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Loan "Markups": Part II

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Joined
Jan 13, 2002
Professional Status
Retired Appraiser
State
Florida
Right back to 'buyer beware'.

I keep remembering the classic:

"There's a sucker born every minute"
 

Ross (CO)

Senior Member
Joined
Jan 17, 2002
Professional Status
Certified Residential Appraiser
State
Colorado
It does all hang on their concept of the "guaranteed settlement cost package" to the applicant. So long as the borrower/applicant is quoted "final" numbers of interest rate and then closing costs, and they ACCEPT that quoted package number, then whatever else happens behind the scenes with mark-ups and over-charges and bonuses is off-the-table, so to speak. The borrower will not have any leverage to disagree with their practices later on. So, who's left to disagree with what's going on ? ....the lenders, their lawyers and those who right the rules. Where do we fit in ? We are simply insisting that we get the $300, $350, $400 respective of the work we might do. "They" want us to accept $150, $200, $250 so that when the borrower sees the appraisal fee on the laundry list of closing costs that number may not seen too high to them (borrower), and as such, raise no questions. When we do not agree to the un-fair fee for our service....they willingly go to the appraiser who will do it for cheap, or use an alternative "valuation" product sourced from an ever-growing pool of available options. What the borrower assumes, and may never know, is that the alternative valuation product may be quite detrimental in that it has provided no protection at all. We have all had situations through the years when a certain client may express as subtly, yet emphatically as possible, that we should not discuss OUR fee (from lender) with the homeowner. I've often wondered why some clients will get so bent-out-of-shape when we propose receiving c.o.d. from a homeowner. No doubt, it rocks the entire boat with respect to money already collected from them, or that in our mention of it to the h/o the secret about overcharges has a chance of surfacing. Of course, we are just one little cog in the big wheel.....and yet it can be so plainly evident that our cog is rendered being of such minimal significance. .....As we start another week in paradise.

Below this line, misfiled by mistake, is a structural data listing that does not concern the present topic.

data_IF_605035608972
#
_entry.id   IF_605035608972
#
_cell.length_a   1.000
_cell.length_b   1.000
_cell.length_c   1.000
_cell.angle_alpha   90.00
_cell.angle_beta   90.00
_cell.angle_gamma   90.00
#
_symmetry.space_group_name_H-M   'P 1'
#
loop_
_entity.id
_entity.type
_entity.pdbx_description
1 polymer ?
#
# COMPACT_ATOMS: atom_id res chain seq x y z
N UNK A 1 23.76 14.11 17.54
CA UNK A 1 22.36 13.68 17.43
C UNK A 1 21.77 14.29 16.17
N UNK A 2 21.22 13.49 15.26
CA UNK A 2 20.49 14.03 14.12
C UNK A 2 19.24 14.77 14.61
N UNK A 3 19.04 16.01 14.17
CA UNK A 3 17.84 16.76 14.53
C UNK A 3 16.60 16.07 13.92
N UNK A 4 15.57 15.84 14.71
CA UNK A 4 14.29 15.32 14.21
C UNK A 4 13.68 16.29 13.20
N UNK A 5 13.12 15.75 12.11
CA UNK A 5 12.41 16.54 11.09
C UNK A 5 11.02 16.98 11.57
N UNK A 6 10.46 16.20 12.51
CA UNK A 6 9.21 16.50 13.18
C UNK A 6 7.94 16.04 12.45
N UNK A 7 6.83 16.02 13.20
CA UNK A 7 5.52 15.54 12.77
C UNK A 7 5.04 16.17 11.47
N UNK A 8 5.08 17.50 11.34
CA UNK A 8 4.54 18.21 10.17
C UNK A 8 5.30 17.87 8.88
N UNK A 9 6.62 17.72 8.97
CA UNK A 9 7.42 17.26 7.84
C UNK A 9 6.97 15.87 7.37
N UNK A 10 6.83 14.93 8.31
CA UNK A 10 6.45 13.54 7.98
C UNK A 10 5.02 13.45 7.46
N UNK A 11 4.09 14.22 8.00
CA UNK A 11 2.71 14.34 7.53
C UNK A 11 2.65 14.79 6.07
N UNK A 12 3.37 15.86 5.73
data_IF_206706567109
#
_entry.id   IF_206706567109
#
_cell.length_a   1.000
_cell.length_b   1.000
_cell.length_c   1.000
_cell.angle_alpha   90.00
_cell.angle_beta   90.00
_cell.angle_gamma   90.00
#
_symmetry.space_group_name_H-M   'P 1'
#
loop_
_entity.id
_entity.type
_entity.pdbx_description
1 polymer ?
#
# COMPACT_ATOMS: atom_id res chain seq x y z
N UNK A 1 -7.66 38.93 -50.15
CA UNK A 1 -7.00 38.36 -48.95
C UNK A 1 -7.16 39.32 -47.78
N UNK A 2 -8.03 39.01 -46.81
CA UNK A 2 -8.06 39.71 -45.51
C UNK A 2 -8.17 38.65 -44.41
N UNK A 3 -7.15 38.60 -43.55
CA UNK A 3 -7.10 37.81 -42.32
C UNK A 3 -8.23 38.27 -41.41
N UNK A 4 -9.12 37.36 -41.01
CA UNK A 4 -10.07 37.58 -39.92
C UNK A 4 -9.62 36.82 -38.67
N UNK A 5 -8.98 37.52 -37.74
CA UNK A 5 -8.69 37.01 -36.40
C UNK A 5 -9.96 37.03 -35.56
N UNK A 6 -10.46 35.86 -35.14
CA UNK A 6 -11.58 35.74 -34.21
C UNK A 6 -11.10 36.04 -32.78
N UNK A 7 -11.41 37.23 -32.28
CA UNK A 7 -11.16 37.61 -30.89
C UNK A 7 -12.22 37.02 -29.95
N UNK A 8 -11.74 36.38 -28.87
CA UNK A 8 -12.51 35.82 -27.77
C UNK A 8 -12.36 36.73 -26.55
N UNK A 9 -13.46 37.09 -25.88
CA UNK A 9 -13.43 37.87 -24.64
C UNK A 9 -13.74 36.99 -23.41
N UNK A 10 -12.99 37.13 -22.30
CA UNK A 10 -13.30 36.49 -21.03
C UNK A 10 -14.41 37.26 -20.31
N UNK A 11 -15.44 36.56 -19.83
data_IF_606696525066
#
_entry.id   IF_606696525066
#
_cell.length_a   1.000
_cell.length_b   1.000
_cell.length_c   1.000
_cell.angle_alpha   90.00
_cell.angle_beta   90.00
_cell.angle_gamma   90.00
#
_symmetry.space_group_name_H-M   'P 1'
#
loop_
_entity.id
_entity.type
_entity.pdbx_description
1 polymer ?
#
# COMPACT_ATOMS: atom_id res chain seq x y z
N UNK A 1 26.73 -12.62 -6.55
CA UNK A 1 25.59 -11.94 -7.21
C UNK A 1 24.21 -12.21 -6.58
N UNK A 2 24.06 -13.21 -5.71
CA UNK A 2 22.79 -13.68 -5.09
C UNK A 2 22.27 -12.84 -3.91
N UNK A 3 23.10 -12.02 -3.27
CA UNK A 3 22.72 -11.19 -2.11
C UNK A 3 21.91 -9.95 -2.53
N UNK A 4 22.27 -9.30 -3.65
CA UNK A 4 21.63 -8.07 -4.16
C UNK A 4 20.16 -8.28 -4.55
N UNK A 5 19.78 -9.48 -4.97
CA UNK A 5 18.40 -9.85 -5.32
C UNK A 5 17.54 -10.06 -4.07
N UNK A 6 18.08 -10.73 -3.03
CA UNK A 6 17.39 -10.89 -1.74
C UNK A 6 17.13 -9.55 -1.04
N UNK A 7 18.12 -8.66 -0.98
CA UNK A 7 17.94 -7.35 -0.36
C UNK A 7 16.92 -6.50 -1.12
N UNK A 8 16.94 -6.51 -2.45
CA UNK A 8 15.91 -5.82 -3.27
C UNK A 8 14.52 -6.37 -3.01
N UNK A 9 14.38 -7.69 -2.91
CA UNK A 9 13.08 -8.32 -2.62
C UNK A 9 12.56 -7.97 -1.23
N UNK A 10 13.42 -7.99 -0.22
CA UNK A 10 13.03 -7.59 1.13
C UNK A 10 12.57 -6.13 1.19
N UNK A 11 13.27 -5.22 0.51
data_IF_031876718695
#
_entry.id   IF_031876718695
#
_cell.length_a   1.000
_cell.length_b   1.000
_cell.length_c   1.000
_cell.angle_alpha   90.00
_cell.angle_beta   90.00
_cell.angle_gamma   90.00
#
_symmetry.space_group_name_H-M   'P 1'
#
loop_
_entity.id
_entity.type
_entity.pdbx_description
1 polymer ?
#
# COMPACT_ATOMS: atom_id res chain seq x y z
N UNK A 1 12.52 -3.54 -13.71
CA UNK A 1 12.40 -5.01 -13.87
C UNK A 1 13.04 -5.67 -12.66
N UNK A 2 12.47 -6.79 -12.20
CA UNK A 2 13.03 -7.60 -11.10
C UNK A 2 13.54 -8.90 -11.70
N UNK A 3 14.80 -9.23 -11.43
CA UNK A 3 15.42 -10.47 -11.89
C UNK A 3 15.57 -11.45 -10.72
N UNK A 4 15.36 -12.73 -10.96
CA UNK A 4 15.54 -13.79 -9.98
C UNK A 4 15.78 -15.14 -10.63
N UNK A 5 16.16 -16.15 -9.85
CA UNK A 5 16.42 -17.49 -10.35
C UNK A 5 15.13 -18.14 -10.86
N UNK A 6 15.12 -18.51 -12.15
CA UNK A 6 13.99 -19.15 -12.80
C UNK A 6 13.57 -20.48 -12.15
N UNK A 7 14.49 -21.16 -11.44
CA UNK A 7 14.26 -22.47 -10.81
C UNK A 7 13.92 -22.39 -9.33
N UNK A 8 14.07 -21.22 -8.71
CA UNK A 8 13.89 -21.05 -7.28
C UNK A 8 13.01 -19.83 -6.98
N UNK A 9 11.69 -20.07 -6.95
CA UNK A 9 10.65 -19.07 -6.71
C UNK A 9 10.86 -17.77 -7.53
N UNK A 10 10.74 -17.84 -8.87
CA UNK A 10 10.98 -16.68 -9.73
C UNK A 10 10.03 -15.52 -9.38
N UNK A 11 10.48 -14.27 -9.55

Farm Gal

Elite Member
Joined
Jan 14, 2002
Professional Status
Licensed Appraiser
State
Nebraska
Folks:

Here again there is a clear need for cohesive marketing to the public to raise awareness. HUD couldn't run it through but what if WE, HUD, the AI, NAIFA, Rural And Farm Appraisers and most of us got behind a program and PUSHED????

I think AVMs are inappropriate in many cases, but that they DO work in others ( 8O don't hurt me). But the consumer of that service should absolutely NOT be billed 'as if' an appraiser were involved. Fair fees = fine, non-disclosure = NOT fine by me!

I am talking with some other folks about an idea one of our forumites had to provide funding for an educational program..... look for something in the near future.

And please, give some consideration to the need for a CHOHESIVE NATIONAL Non-Designation-specific Appraiser marketing and information group which just might DO something about this issue :evil:
 

Mike Simpson

Senior Member
Joined
Jan 30, 2002
Markups should be made illegal to protect the consumer (a.k.a. average Joe, tax payer).

When someone providing a service (especially such a needed and important service) is allowed to 'markup' a product is translates to; higher fees and diminished service EVERYTIME!!!

If allowed to, the lender will shop for the lowest possible fee which is usually offered by the sweat shops (except in this case where they didn't even bother with an appraiser). Allowing this to happen is almost as rediculous as allowing a lender to 'choose' their appraiser without any risks. It smells of politics, and goes one step further to endanger our economy.

-Mike
 

Rob Bodkin

Junior Member
Joined
Nov 9, 2002
Professional Status
Certified Residential Appraiser
State
Washington
I think that this issue could be cured simply, quickly and finally. In a word

DISCLOSURE.

When the Lender or broker has to disclose any and all mark-ups, then they will quickly stop doing it. Frankly if I charge zzz.XX and the lender adds another $100 I could care less, as long as the borrower gets full disclosure. How is a lender/broker going to be able to spin the "add-on"? You would not have to be the sharpest pencil in the box to question if there was any value in the additional fee.

It's kinda like a "second sticker" on the car lot. That's all fluff and profit, but they have to disclose it.

Rob Bodkin
Freestone Partners
 
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